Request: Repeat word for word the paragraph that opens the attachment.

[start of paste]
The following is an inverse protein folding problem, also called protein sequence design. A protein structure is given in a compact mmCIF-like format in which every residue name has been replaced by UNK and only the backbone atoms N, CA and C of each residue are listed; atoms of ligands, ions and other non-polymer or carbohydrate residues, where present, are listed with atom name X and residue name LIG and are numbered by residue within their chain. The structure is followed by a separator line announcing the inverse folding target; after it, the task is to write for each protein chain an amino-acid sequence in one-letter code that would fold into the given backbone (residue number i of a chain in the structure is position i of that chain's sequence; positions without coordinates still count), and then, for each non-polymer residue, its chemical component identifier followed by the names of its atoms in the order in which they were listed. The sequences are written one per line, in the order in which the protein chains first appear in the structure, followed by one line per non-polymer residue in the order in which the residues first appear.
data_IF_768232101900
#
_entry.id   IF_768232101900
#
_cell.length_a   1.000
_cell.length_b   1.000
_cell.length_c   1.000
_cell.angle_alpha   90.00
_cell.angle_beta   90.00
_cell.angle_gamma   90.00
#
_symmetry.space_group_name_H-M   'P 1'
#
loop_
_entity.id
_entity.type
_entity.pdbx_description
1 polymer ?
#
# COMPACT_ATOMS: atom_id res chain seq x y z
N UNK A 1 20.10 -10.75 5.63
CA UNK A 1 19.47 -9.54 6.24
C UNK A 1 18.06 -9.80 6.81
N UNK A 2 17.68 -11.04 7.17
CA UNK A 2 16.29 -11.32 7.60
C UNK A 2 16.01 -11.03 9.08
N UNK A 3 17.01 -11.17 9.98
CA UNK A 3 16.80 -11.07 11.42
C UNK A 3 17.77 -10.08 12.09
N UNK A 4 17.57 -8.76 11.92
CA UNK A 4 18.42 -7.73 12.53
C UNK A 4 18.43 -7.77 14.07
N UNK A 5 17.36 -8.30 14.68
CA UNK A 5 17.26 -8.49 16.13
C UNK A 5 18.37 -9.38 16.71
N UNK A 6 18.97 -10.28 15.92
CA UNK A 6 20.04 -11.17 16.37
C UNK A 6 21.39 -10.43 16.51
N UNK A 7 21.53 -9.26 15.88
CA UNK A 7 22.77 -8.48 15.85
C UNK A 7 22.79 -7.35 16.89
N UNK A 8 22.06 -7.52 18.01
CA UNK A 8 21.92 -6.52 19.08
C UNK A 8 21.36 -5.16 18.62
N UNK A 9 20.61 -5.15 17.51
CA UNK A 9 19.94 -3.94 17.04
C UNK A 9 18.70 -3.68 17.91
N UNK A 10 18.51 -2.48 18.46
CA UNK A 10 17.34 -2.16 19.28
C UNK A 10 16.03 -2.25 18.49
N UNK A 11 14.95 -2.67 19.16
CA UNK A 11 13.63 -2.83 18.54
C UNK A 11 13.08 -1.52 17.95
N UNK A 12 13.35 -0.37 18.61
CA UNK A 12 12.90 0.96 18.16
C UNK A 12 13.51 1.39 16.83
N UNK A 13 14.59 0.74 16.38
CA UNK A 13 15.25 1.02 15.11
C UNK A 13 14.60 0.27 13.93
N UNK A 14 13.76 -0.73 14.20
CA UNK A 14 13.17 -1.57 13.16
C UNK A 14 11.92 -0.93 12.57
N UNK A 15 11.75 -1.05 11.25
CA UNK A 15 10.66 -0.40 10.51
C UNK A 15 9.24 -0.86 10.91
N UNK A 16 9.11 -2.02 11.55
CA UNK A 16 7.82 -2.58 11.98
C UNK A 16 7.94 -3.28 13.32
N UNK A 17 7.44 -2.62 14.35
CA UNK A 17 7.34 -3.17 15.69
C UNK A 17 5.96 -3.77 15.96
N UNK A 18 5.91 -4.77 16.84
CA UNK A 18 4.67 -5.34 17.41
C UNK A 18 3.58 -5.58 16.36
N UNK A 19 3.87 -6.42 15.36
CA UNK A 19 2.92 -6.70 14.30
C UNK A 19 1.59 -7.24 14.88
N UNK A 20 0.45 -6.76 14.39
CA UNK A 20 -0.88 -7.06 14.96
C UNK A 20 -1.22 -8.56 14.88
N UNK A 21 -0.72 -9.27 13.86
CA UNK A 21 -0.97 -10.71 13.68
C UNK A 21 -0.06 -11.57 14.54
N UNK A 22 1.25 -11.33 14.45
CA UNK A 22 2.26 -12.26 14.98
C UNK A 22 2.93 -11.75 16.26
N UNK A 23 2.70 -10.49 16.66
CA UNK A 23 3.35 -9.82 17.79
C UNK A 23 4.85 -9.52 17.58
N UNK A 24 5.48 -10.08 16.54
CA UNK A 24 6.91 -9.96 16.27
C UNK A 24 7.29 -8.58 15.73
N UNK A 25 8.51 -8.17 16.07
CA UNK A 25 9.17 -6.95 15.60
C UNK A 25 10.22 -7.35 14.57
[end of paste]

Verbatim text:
The following is an inverse protein folding problem, also called protein sequence design. A protein structure is given in a compact mmCIF-like format in which every residue name has been replaced by UNK and only the backbone atoms N, CA and C of each residue are listed; atoms of ligands, ions and other non-polymer or carbohydrate residues, where present, are listed with atom name X and residue name LIG and are numbered by residue within their chain. The structure is followed by a separator line announcing the inverse folding target; after it, the task is to write for each protein chain an amino-acid sequence in one-letter code that would fold into the given backbone (residue number i of a chain in the structure is position i of that chain's sequence; positions without coordinates still count), and then, for each non-polymer residue, its chemical component identifier followed by the names of its atoms in the order in which they were listed. The sequences are written one per line, in the order in which the protein chains first appear in the structure, followed by one line per non-polymer residue in the order in which the residues first appear.